Factors influencing sustainable implementation of subsidized seccondary education in Mwala District, Kenya
The purpose of this study was to establish the factors influencing the sustainable implementation of subsidised secondary education in public secondary schools in Kenya; it was guided by four objectives that revolved on the factors influencing the sustainable implementation of the subsidised secondary education that included availability of physical resources, adequacy of human resources, disbursement of funds and community perception. The design for this study was a descriptive survey research. The target population comprised all seventeen secondary schools in the area, with a population of7100 students, seventeen principals and two hundred and fifty five teachers. For the purpose ofthis study, ten schools were randomly sampled and all the principals from the schools participated in the study. 100 students were randomly sampled and 26 teachers were randomly sampled to participate in the study. The main instruments for data collection were questionnaires and document analysis. Data was collected from the sampled schools after attaining research permit from the Ministry of Education. Responses in the questionnaires were tabulated, coded and processed by use of a computer Statistical Package for Social Science (SPSS) version 17.0 programme to analyze the data. The availability of textbooks and learning materials has implications for immediate quality improvements in the educational system. The findings of the study reveal that school sitting and writing places are quite adequate. Overcrowded classrooms with an insufficient number of desks and benches also have negative effects on teaching and the classroom learning environment. Further development of the education system in Kenya requires a major investment in all the critical areas including school access, retention and completion, and education quality. The study concluded that availability of physical resources, adequacy of human resources, disbursement of funds and community perception are factors that influence the implementation of subsidized secondary education in Kenya. The study recommends that the Government will have to continue to reallocate resources from teacher salaries to other recurrent inputs at the secondary level. To make the most of limited resources, there is need for the Government to develop policies and strategies with regard to splitting the financing burden between the Government, communities or households.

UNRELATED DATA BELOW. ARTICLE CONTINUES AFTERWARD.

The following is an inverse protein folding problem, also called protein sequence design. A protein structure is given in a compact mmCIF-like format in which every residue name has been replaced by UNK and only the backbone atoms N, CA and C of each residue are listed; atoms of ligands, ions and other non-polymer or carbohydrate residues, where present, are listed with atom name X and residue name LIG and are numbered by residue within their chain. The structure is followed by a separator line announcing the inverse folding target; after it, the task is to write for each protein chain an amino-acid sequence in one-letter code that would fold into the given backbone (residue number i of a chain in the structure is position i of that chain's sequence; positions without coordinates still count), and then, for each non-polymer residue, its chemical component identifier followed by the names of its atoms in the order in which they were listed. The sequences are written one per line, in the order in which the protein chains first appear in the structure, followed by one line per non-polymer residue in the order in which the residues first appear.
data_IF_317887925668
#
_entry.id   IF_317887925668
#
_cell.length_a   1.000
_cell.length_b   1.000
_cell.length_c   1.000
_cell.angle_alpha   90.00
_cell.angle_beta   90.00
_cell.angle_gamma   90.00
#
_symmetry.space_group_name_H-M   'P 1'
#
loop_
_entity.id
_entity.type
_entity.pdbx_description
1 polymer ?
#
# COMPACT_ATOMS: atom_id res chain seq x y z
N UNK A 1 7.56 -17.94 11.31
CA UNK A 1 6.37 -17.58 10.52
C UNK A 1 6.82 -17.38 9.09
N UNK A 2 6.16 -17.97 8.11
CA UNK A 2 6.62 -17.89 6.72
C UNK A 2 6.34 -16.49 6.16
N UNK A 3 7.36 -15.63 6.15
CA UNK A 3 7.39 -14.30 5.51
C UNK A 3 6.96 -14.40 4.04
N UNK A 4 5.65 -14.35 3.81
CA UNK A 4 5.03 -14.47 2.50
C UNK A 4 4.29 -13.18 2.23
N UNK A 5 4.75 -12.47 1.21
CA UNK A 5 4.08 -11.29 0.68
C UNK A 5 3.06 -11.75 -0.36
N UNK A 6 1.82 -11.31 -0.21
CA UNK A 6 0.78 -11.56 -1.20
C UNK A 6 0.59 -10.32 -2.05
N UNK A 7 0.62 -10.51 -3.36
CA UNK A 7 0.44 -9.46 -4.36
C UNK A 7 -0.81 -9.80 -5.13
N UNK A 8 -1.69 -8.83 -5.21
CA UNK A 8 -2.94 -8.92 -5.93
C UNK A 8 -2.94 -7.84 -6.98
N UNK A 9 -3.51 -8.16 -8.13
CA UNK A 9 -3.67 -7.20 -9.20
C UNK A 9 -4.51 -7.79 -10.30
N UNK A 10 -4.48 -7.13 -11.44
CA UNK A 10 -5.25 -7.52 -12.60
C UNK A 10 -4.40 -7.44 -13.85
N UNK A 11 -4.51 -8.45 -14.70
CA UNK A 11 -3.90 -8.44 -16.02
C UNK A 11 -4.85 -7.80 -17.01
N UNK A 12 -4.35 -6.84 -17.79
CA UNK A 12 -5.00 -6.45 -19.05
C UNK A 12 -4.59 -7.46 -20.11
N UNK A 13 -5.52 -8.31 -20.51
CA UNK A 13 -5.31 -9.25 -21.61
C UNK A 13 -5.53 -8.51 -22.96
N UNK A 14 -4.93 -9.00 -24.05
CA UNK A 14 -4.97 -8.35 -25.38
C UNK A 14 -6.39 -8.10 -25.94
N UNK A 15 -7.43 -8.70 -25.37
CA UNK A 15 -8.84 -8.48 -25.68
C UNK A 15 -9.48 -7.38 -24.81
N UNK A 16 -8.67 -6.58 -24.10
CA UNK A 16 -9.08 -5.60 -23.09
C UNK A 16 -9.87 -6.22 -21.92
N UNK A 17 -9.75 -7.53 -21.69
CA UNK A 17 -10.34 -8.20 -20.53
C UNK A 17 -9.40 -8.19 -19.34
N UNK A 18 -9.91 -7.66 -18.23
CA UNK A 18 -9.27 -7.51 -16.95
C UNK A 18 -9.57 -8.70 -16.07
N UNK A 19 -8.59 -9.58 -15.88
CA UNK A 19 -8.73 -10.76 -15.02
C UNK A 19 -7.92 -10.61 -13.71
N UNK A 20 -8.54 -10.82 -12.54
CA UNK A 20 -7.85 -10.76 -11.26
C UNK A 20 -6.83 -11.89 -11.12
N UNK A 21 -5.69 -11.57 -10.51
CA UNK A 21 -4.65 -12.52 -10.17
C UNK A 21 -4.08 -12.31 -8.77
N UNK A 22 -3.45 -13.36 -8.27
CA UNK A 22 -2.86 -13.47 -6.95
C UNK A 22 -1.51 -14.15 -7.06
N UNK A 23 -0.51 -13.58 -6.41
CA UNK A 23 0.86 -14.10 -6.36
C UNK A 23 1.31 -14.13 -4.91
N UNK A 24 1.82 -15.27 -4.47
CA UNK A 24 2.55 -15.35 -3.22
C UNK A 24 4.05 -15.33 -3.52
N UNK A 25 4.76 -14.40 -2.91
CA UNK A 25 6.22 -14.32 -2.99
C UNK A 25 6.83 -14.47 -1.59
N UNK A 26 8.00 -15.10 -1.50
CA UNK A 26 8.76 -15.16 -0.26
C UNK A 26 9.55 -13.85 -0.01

University of Nairobi, Kenya